We create IQ tests that at the high end more or less test for neurotic and obsessive/compulsive minds, and then *surprise* we find that everyone who scores really really high on them are neurotic and obsessive/compulsive. Shocking! Were we really testing for intelligence at all? Are some of those people very useful for their obsessive minds in the exact right conditions? Absolutely. What percentage of them are actually capable of doing much at all that's exceptional and valuable? About the same as among the general population.
Because this made the thought pop into my head, I wish there was a "there is no pattern" kind of answer for these tests. Some people are way too good at seeing patterns in things.
Yeah. That's actually a problem. There's always a pattern in everything, if you look hard enough (and/or are the right kind of mind). But in the real world, sometimes the patterns you see aren't really relevant at all. Actually, most of the time, they aren't. It's why I question whether we're really testing for intelligence with these kinds of tests. Seeing a pattern and knowing what it means are two completely different things. We're almost testing more for high functioning autism (or whatever other kind of neurosis fits) than intelligence, and I think it's a mistake to confuse the two.
The greatest minds in history were the ones who had both the ability to see things in ways other didn't, but also the ability to discern what things they saw mattered. Being able to dismiss the irrelevant is likely a far more important trait when assessing intelligence, yet I'm not aware of any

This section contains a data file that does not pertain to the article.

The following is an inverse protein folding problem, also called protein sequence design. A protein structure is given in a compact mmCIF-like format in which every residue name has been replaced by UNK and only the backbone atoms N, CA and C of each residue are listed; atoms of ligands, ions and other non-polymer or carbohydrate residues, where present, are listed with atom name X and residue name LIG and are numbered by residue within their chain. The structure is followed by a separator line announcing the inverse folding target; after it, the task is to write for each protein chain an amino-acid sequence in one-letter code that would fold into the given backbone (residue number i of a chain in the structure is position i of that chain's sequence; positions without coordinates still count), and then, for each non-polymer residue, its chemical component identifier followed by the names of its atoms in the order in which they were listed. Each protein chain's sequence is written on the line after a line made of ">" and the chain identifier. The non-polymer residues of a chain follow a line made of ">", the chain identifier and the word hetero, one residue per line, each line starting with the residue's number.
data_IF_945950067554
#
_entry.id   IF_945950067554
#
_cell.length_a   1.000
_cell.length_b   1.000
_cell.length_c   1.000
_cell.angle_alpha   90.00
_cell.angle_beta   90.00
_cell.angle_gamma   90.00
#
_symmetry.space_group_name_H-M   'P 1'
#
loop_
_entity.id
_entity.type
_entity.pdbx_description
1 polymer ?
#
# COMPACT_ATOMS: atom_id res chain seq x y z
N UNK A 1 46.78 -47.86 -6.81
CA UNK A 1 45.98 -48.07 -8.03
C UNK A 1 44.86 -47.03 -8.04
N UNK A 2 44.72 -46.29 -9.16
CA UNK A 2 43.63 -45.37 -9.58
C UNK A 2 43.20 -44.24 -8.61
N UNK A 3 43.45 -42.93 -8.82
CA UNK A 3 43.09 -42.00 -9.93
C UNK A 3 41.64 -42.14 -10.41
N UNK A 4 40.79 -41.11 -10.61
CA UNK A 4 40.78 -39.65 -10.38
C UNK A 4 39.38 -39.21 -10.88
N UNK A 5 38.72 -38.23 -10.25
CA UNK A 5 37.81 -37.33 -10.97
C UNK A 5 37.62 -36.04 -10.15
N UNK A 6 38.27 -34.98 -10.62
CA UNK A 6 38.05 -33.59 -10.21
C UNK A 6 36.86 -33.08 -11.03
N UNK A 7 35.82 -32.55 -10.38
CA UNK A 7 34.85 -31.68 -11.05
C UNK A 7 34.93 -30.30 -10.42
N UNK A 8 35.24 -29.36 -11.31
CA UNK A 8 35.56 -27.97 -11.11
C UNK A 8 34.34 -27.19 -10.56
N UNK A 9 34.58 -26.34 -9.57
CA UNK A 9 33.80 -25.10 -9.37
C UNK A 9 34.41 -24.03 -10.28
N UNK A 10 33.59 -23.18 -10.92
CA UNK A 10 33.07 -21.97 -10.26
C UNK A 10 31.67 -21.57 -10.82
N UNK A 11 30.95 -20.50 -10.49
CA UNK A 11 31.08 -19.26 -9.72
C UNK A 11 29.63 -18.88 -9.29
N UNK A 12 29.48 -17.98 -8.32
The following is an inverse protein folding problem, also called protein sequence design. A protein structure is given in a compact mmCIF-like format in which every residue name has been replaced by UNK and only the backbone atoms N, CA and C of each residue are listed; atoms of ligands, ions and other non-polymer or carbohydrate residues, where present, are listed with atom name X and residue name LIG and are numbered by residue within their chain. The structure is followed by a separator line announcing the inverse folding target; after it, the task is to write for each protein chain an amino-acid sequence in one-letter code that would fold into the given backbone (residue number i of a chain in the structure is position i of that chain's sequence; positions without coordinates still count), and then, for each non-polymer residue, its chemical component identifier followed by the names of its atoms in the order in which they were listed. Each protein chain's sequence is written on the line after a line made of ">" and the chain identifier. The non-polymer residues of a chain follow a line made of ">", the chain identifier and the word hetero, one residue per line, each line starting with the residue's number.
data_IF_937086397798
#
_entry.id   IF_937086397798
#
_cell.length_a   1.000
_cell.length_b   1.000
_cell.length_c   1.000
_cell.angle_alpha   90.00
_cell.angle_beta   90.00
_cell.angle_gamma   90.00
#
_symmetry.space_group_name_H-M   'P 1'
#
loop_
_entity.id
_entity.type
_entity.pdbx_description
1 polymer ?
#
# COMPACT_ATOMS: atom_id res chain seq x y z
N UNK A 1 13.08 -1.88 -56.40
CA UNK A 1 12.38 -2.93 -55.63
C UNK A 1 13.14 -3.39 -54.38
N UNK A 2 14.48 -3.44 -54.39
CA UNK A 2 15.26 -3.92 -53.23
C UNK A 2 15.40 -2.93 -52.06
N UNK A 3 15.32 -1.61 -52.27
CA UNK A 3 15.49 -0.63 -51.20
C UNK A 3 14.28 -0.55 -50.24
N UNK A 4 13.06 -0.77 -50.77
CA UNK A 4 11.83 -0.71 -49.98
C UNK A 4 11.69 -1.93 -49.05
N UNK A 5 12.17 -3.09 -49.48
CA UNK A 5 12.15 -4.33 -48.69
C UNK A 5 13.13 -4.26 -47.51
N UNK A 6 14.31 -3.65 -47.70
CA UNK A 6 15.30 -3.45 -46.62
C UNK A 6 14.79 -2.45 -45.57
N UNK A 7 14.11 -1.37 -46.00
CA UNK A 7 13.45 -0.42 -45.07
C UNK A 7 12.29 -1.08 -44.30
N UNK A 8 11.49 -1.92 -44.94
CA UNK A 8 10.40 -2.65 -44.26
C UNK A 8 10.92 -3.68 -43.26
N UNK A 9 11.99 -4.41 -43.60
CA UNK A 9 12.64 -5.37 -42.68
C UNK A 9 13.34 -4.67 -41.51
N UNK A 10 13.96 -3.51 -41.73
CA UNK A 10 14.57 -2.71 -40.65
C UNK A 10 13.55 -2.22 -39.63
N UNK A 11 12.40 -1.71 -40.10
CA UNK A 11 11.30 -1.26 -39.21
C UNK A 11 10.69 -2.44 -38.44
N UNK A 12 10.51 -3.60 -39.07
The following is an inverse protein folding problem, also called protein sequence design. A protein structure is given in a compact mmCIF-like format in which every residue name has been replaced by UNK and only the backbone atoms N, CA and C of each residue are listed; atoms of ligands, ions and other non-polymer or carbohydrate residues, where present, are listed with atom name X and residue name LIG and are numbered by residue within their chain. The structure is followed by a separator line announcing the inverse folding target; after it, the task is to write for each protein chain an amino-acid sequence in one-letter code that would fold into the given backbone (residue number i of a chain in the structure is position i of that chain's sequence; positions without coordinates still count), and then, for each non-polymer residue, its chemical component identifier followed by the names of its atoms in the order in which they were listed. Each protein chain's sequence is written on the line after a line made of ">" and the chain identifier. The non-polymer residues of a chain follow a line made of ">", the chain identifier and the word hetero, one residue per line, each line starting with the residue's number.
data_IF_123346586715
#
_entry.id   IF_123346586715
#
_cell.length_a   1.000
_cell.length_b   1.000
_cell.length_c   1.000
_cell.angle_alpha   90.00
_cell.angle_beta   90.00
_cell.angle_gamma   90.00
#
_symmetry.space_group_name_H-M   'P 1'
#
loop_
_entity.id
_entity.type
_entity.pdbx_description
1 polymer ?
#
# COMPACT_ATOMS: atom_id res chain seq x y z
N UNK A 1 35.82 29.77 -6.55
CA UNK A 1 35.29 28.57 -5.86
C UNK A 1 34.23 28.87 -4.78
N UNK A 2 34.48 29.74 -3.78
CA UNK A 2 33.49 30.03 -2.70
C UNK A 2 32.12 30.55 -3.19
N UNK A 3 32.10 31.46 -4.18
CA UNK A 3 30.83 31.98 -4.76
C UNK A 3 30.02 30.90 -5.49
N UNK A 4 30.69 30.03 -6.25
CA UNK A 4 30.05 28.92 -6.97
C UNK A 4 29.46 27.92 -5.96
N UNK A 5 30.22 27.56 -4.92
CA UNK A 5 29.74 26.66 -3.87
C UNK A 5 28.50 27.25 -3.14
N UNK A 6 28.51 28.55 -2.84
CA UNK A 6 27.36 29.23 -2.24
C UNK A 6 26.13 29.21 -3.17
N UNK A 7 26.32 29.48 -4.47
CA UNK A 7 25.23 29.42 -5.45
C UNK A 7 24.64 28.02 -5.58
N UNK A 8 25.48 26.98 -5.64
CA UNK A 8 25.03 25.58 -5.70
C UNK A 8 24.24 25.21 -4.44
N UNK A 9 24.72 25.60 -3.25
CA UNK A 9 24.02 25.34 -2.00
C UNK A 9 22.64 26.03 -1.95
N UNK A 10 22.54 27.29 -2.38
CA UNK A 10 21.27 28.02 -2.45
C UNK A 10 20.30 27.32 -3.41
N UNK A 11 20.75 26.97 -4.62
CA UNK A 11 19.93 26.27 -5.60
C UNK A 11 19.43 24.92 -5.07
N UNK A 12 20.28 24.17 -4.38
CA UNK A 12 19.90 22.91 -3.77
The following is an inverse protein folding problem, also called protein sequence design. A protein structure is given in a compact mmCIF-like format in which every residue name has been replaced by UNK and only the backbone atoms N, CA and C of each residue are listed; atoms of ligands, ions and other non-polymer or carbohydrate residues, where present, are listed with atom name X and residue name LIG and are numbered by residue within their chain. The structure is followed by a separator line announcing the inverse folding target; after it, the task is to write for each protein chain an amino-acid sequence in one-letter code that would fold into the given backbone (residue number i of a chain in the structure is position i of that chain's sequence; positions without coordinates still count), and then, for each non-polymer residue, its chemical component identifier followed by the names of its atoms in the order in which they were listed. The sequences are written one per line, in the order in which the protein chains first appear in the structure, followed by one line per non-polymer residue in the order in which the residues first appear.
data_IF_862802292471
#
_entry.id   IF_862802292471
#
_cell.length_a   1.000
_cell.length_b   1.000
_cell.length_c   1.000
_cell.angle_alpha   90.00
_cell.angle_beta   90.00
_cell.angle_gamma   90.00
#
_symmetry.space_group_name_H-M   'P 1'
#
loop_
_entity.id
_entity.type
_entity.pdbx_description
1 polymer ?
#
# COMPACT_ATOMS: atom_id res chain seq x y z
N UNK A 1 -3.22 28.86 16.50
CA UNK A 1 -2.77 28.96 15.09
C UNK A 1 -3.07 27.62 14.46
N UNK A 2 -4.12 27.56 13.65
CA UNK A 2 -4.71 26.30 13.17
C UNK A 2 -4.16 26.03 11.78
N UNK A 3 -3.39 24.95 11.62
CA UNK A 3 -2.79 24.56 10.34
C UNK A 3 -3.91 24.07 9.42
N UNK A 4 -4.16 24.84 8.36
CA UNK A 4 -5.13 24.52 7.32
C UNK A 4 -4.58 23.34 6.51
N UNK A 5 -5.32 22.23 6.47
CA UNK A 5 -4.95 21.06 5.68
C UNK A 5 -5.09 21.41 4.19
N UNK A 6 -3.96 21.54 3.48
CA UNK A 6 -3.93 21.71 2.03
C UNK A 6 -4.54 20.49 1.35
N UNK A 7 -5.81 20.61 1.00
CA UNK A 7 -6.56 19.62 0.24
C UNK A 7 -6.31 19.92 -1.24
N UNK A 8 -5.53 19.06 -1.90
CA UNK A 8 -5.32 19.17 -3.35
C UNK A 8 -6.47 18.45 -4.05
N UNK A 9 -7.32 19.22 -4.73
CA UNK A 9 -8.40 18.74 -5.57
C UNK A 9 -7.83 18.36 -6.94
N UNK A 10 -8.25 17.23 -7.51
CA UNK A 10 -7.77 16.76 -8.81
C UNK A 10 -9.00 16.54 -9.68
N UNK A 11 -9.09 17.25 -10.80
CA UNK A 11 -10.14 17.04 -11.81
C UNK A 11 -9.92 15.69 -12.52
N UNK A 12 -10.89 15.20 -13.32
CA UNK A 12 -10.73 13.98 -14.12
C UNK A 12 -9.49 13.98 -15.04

test which does this directly (or very well). Another way to look at it is that there are an infinite number of wrong answers out there. It's easy to contrive a test in which he who can see the one correct pattern or answer that fits fastest and best "wins". And that's largely what we do with IQ tests. It's a lot harder to construct a test in which one is required to derive a course of action from information given, or provide multiple equally "correct" answers, but pick the one that is best in some way, or, better yet, to have no actual right answer, but pick from the best of a set of wrong ones (which would drive the high IQ scorers nuts btw).
Those are skills that are often far far more useful in life. Cause the real world isn't black and white. Edited, Mar 26th 2013 2:13pm by gbaji